Autophagy is when old cells get eaten up by newer cells and consolidate into more robust, more powerful, efficient cells.
If combined with keto, fasting will shorten the time needed for ketone bodies concentrations, which are tremendous brain fuel, to rise naturally. Small keto meals during the feeding window is a little hack that makes intermittent fasting mimic a more extended several days fast. You get to eat and get your health supplements while getting the benefits of a longer fast such as Autophagy. In layman’s terms, Autophagy is when old cells get eaten up by newer cells and consolidate into more robust, more powerful, efficient cells. Making your skin glow better, making you live longer, and improving all kinds of organ function.
How do you start a fast? An important tip for beginners is to consider that the fast begins with the last meal consumed. Some recommend a high-fiber meal before starting your fast. So if you were going to be fasting from, let’s say 11 PM the night before through to maybe 3 PM or 5 PM the next day at 11 PM, you may want to have a little bit of fiber, perhaps adding a fiber supplement if your body handles fibers well. Maybe some vegetables that have a little bit more fiber. That can allow you to stay satiated for a longer time, and you’re still going to get all the metabolic benefits. Still, as far as your hunger is concerned, you’re not going to get the stomach rallies, and that can help you out a lot until your body adapts to the new lifestyle. Your body is accustomed to getting food at certain times, and it takes some time for the hunger reminders to dissipate.
Now the next thing beginners usually ask about is how long they should fast. When fasting, the benefits you’re trying to achieve are generally dictated by how long the fast is. Shorter fasts have a few body composition effects as long as the feeding phase is not abused. The longer the fast, the more the cellular rejuvenation effects. The recommendation is to start with a 16 hour fast known as the 16-8 fasting protocol. It means you’re fasting for 16 hours, and then you have an 8-hour eating window. If you consume your last meal immediately before going to bed, you’re asleep for eight hours out of the 16 hours fasting period. That makes the protocol work out perfectly because it allows you to get more of a metabolic effect.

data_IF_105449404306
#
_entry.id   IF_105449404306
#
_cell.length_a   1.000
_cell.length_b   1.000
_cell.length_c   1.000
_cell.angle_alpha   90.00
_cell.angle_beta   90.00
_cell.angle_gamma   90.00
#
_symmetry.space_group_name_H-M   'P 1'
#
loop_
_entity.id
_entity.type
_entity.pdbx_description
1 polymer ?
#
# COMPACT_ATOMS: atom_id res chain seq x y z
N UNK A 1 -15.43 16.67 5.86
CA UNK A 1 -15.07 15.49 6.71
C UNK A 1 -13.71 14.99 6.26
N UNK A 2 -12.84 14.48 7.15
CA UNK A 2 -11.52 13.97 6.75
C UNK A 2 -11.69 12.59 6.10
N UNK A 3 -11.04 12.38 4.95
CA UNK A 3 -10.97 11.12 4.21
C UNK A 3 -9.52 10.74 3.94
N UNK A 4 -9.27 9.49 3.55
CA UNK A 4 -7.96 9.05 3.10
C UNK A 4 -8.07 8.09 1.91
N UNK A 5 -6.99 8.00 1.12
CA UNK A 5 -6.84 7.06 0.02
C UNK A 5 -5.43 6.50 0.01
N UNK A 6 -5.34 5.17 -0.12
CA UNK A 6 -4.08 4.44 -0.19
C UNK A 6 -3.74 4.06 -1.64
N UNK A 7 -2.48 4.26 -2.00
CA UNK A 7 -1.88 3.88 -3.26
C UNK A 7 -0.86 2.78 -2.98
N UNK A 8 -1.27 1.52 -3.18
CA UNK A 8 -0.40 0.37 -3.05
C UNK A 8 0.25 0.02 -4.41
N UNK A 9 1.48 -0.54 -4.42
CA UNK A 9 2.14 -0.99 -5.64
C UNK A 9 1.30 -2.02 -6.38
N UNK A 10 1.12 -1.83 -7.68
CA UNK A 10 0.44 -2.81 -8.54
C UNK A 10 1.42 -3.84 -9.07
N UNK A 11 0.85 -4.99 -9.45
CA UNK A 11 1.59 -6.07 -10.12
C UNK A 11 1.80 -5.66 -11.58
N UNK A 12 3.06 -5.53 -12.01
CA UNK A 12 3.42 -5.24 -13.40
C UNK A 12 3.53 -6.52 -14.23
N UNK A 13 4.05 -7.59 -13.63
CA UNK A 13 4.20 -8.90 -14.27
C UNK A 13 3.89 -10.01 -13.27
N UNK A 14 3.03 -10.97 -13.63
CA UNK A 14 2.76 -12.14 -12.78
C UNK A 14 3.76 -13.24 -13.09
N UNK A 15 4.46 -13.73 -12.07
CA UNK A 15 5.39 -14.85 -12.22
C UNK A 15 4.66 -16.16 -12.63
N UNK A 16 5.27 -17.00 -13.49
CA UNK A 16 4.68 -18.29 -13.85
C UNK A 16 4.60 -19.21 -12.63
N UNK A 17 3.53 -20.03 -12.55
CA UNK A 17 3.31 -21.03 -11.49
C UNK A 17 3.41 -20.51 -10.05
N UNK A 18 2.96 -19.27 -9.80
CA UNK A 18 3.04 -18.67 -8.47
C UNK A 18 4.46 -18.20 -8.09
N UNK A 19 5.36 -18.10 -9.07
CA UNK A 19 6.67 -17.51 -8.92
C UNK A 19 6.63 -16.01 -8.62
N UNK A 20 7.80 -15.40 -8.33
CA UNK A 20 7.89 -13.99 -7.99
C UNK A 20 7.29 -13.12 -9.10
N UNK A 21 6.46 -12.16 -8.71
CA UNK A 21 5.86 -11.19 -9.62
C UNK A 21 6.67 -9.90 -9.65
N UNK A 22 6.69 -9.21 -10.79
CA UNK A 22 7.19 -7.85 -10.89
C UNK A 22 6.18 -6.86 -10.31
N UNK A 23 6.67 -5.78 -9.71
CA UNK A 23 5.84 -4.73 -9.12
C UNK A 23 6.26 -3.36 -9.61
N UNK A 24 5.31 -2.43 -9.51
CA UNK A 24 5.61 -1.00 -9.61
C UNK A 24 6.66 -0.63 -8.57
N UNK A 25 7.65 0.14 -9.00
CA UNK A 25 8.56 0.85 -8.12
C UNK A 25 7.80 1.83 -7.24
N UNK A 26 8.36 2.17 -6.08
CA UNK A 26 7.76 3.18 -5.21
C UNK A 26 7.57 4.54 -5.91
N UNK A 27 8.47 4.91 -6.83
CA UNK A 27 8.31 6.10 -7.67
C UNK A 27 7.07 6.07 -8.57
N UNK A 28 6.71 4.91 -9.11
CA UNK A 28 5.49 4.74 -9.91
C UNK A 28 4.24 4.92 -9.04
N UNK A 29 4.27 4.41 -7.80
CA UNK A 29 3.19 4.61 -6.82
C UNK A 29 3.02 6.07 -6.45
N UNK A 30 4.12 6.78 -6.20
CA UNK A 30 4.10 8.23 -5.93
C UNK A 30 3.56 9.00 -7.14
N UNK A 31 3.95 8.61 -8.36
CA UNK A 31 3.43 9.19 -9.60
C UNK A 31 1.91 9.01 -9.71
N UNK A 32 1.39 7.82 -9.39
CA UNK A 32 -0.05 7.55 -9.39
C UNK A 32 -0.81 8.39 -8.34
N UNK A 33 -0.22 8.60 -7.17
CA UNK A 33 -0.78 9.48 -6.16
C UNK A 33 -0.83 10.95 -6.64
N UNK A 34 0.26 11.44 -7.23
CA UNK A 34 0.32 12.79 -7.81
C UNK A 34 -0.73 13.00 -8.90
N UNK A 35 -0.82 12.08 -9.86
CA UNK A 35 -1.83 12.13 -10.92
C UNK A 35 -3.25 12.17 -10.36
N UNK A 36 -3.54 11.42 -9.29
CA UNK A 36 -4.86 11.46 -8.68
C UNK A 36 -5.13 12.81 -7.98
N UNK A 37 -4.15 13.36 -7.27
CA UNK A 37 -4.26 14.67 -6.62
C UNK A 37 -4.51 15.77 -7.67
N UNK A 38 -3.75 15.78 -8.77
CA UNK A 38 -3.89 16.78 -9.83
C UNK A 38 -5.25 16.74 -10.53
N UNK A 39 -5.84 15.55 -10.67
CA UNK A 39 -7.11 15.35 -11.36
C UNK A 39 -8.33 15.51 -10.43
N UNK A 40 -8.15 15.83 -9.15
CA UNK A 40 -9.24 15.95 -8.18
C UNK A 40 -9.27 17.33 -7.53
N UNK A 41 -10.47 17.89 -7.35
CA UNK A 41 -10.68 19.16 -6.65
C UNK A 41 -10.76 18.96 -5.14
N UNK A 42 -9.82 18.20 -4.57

The 16 hours protocol is the bare minimum. Every hour you add exponentially adds to the benefits you get out of your fast. The cellular rejuvenation starts at 16 hours, so the recommendation is to start at 16 hours and work your way up to 18 or 20. Yours truly is a fan of the 20-4 protocol, fasting for 20 hours with a 4-hour feeding window. That allows for two meals, one at the start of the feeding window and the other 4 hours later, which allows the 1st meal enough time to get processed in the digestive tract. The supplements that I recommend with 1st meal will be available for cells to create enzymes and cellular structures, and you’ll get all the benefits from the macronutrients in the 2nd meal.
It becomes easier and easier until it becomes a part of you, your natural state. Many studies were performed on the every-other-day fasting protocols, mostly on lab rodents, which proved very beneficial in terms of life extension and metabolic health, which is another option, at least to start your journey with.